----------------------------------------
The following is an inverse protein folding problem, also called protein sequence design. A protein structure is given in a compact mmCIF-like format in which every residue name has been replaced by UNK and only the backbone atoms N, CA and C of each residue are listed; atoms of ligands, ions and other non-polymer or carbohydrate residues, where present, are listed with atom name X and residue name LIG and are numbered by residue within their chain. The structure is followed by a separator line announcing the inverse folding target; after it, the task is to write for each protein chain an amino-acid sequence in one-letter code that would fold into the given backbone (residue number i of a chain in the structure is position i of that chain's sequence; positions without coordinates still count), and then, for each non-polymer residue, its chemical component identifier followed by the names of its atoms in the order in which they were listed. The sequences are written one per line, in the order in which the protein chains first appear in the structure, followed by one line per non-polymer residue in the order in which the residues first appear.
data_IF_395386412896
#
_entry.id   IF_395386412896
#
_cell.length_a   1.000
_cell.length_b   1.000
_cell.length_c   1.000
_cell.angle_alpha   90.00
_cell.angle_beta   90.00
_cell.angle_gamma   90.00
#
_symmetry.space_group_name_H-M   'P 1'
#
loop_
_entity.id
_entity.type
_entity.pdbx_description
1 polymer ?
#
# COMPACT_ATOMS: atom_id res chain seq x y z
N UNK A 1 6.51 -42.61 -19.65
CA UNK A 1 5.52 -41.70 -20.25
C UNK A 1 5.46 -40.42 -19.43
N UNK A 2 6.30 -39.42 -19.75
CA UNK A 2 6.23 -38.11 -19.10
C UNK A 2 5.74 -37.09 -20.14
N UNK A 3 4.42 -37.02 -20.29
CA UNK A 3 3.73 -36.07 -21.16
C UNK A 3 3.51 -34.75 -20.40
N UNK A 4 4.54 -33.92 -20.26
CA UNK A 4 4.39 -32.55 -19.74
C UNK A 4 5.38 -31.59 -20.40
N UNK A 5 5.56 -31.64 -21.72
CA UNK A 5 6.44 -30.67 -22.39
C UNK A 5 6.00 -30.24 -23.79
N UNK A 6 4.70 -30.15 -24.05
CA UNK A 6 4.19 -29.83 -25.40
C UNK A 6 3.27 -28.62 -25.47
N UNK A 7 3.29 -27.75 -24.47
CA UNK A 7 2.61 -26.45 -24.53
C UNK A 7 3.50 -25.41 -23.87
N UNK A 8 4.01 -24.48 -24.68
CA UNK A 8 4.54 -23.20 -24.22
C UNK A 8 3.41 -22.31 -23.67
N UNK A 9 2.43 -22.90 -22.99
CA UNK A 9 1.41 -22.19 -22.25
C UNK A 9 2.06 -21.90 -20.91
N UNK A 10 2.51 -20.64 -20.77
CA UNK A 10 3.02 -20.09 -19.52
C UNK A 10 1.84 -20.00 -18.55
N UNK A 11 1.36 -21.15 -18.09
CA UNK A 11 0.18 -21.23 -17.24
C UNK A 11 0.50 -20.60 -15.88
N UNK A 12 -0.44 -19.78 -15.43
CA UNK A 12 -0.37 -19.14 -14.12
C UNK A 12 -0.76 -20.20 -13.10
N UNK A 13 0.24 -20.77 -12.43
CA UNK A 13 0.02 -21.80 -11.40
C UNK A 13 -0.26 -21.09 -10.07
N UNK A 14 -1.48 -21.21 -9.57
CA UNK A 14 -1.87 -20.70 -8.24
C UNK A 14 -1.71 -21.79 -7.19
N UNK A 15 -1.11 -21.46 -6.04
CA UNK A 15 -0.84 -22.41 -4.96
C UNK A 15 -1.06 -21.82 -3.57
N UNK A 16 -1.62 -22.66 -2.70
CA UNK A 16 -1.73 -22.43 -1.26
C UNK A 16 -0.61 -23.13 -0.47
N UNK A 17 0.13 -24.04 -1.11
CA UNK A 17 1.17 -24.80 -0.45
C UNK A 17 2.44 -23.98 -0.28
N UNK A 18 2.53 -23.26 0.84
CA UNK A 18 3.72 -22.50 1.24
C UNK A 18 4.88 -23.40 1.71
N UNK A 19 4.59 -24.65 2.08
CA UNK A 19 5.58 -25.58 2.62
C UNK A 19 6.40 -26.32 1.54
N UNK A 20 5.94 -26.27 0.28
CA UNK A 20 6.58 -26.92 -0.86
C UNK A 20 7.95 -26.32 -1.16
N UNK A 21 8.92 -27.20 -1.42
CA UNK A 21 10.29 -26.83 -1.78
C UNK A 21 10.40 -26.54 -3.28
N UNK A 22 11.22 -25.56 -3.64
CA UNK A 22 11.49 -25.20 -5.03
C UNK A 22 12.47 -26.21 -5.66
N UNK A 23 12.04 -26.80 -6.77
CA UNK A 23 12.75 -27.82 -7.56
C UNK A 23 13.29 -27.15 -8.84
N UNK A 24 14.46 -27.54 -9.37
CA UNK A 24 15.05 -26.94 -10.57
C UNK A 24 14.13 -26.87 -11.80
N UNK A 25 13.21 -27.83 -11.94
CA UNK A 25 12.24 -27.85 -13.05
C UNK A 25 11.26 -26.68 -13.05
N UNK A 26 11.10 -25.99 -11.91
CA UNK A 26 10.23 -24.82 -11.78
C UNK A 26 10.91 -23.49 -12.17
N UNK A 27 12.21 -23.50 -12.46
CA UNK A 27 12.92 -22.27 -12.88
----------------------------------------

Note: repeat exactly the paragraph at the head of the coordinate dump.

The following is an inverse protein folding problem, also called protein sequence design. A protein structure is given in a compact mmCIF-like format in which every residue name has been replaced by UNK and only the backbone atoms N, CA and C of each residue are listed; atoms of ligands, ions and other non-polymer or carbohydrate residues, where present, are listed with atom name X and residue name LIG and are numbered by residue within their chain. The structure is followed by a separator line announcing the inverse folding target; after it, the task is to write for each protein chain an amino-acid sequence in one-letter code that would fold into the given backbone (residue number i of a chain in the structure is position i of that chain's sequence; positions without coordinates still count), and then, for each non-polymer residue, its chemical component identifier followed by the names of its atoms in the order in which they were listed. The sequences are written one per line, in the order in which the protein chains first appear in the structure, followed by one line per non-polymer residue in the order in which the residues first appear.